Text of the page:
Written By Gwendolyn Oxenham
Published by St. Martin Press
Why is this book so important to read?
This is the journey of soccer away from the perfectly manucured fields.
If you have ever dreamed of traveling the world, exploring different cultures and witnessing how soccer bonds the globe together - then you must read this book by Gwendolyn Oxenham. Soccer is the heart, passion and sport for the entire world and Finding the Game: Three Years, Twenty-five Countries, and the Search for Pickup Soccer literally takes the reader on a marvelous journey.
At sixteen, Gwendolyn Oxenham was the youngest Division I athlete in NCAA history, a starter and leading goal-scorer for Duke. At twenty, she graduated, the women’s professional soccer league folded, and her career was over.
What's a girl to do? Go find pick up games somehwere in the world. Oxenham and her boyfriend embarked on an amazing advernture that readers can share in Finding the Game.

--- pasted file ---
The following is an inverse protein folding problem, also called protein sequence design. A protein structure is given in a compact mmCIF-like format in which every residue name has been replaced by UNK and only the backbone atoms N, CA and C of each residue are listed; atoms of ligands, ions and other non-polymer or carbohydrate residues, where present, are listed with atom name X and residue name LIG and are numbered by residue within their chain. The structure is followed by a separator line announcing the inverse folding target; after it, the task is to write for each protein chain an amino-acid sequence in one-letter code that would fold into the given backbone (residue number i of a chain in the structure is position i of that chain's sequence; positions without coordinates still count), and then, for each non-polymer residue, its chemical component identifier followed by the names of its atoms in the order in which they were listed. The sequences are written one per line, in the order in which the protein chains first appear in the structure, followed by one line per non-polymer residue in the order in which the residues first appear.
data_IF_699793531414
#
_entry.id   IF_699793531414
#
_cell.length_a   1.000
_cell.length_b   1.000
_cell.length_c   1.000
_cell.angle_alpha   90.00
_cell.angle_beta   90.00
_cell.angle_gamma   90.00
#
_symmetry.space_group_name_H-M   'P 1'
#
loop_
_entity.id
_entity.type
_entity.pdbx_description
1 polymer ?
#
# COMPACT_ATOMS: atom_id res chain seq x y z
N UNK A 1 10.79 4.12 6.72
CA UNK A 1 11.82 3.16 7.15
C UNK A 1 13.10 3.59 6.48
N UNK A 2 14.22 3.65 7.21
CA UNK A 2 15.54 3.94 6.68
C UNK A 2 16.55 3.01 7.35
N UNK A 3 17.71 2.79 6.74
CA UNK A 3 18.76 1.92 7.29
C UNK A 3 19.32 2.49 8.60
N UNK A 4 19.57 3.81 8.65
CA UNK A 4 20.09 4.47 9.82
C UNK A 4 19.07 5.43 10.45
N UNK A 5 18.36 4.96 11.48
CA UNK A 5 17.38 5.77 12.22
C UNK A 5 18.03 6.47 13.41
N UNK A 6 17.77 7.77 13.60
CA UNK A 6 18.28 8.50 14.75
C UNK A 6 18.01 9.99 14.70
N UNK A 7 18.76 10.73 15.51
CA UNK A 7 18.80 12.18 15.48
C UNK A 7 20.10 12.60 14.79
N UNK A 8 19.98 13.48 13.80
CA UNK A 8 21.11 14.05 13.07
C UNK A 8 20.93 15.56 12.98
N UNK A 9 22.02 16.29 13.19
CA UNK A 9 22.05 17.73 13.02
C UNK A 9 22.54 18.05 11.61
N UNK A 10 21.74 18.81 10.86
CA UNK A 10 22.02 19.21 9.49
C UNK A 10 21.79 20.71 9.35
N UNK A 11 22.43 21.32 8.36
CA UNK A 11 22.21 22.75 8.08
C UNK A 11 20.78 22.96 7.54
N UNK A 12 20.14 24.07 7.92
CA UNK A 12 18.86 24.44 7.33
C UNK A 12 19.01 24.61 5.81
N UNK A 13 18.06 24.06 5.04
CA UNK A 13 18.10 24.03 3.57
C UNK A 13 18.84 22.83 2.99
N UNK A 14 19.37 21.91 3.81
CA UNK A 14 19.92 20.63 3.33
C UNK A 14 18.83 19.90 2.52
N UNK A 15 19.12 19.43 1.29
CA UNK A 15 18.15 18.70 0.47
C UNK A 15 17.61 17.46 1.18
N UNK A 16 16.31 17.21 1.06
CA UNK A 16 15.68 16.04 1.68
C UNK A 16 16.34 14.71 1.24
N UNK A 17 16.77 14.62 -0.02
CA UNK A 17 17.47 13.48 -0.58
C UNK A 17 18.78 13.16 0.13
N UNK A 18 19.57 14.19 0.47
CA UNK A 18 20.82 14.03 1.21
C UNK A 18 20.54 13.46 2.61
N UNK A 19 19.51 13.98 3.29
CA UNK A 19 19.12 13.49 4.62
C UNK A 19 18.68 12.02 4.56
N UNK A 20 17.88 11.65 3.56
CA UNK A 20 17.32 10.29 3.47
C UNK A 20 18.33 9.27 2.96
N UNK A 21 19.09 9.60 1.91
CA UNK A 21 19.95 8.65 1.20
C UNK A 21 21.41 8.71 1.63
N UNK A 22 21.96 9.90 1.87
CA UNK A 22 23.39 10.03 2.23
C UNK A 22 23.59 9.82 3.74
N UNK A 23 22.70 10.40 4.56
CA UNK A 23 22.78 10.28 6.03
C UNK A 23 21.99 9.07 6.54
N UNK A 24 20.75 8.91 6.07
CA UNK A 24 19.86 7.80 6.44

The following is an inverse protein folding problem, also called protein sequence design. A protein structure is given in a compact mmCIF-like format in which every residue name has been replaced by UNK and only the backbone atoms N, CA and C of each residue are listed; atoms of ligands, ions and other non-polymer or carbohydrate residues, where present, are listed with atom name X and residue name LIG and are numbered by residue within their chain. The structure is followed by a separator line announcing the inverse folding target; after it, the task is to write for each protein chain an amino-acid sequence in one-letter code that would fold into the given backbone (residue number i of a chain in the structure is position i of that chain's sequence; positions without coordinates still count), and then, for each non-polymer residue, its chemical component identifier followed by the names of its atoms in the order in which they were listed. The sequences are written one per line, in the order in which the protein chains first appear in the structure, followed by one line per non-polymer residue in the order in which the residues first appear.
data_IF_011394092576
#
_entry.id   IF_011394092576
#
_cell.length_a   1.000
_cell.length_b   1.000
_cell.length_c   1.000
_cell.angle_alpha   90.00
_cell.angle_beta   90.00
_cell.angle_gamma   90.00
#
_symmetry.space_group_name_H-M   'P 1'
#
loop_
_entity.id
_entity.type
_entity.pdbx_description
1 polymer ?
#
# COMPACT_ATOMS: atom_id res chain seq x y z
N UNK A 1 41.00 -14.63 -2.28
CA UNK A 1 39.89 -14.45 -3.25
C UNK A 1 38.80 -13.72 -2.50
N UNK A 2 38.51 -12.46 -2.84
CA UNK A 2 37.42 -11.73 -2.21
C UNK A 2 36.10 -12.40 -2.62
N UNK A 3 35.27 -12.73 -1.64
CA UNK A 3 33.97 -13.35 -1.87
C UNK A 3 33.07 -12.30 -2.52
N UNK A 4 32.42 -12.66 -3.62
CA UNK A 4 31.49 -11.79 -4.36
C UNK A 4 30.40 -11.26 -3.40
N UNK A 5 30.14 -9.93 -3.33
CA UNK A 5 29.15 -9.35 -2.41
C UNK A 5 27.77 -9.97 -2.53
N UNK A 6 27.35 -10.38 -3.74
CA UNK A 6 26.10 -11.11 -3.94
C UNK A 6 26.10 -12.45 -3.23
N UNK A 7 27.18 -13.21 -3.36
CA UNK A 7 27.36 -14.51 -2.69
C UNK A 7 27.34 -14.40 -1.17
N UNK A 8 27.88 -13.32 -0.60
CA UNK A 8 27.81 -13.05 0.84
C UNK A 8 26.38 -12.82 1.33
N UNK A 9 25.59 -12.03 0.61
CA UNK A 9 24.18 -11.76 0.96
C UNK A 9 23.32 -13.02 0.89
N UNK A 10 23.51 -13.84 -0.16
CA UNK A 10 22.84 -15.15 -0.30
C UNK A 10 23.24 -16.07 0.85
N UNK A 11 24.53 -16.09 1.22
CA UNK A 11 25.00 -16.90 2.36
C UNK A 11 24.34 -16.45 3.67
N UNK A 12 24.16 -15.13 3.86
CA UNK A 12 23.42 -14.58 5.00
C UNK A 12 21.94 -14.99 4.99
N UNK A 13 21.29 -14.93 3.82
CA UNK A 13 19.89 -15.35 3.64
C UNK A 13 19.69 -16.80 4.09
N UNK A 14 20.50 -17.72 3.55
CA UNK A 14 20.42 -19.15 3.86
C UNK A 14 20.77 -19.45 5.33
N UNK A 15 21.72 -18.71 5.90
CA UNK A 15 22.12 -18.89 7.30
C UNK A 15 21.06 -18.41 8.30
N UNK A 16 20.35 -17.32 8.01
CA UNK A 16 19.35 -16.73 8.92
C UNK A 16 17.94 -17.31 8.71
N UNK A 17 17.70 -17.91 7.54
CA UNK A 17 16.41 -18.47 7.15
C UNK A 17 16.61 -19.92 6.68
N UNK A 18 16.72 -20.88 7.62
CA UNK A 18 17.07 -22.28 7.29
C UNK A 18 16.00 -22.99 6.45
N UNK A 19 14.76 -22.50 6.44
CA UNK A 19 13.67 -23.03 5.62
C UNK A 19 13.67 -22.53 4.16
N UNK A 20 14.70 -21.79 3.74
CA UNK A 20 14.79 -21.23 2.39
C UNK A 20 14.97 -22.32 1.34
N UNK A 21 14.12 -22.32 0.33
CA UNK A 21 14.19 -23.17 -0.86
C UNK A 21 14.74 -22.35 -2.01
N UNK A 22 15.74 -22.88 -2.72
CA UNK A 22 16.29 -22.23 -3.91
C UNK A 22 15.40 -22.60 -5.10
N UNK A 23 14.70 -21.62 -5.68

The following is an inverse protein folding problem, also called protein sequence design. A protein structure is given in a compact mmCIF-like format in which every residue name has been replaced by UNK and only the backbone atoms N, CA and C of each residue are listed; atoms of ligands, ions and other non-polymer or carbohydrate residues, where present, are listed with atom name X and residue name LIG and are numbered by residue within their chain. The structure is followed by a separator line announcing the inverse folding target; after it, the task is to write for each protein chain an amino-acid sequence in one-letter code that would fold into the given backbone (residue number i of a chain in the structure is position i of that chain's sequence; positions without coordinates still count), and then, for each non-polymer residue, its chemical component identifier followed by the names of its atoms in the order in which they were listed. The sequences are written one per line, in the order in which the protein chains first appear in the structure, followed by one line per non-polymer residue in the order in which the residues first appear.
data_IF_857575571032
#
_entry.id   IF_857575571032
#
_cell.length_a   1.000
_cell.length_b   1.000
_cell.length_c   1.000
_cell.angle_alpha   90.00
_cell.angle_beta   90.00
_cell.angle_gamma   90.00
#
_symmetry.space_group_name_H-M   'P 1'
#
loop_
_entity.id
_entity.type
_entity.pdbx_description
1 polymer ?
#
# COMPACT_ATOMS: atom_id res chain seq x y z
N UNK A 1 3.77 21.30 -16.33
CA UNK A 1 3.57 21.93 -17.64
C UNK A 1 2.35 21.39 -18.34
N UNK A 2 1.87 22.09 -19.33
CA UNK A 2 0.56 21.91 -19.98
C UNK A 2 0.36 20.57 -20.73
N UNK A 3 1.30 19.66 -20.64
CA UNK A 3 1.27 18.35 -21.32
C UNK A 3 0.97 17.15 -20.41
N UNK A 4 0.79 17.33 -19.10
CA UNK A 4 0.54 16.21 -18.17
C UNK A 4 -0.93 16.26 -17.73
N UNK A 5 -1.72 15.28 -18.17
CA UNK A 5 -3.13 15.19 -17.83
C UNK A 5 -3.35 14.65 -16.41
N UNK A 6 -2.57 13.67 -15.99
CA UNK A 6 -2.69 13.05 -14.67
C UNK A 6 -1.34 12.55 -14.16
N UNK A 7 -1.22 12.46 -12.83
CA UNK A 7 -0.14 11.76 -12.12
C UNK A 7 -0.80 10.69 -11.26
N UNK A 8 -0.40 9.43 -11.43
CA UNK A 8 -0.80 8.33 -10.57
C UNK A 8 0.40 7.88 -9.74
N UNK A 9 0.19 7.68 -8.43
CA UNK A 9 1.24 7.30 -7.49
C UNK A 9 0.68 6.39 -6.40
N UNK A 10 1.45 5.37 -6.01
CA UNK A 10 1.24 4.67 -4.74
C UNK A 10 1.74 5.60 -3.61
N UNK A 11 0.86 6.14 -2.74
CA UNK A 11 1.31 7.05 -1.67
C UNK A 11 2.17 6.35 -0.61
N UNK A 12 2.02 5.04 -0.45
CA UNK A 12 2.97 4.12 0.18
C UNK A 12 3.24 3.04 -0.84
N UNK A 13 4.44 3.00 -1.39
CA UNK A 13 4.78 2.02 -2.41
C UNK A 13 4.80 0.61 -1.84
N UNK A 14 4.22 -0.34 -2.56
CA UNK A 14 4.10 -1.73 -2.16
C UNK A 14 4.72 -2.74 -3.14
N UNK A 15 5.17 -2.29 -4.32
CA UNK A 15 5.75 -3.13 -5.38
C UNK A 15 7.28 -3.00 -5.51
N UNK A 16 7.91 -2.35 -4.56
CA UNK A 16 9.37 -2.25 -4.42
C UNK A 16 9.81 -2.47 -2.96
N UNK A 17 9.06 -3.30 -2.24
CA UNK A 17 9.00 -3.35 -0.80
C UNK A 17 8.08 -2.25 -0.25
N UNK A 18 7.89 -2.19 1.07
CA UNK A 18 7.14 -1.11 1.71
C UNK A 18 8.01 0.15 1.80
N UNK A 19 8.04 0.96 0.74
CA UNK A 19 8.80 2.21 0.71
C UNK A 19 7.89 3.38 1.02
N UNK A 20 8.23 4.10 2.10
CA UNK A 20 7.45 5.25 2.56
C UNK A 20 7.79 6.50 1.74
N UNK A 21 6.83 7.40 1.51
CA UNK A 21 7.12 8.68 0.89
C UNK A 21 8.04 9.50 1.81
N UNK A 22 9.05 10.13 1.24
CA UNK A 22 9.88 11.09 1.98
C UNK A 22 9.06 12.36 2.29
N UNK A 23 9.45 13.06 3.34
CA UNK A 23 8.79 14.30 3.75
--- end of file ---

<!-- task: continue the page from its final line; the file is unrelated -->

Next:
In the book, Oxenham, along with her boyfriend and two friends, chases the part of the game that outlasts a career. They bribe their way into a Bolivian prison, bet shillings on a game with moonshine brewers in Kenya, play with women in hijab on a court in Tehran—and discover what the world looks like when you wander down side streets, holding on to a ball.
A gifted writer, Oxenham has received her MBA from Notre Dame in Creative Writing and was awarded the Nicholas Sparks postgraduate fellowship.
And yes, this adventure was made into a film. Did you see the movie PELADA? Click here for more information
I love the concept, loved the movie and loved reading the book.
Amazon describes Finding the Game: “Across two dozen countries—from back alleys to remote beaches to the roofs of skyscrapers—an eye-opening journey into the heart of soccer.
Every country has a different term for it: In the United States it’s “pickup.” In Trinidad it’s “taking a sweat.” In Brazil it’s “pelada” (literally “naked”). It’s the other side of soccer, those spontaneous matches played away from the bright lights and manicured fields—the game for anyone, anywhere.
An entertaining, heartfelt look at the soul of a sport and a thrilling travel narrative, this book is proof that on the field and in life, some things need no translation.”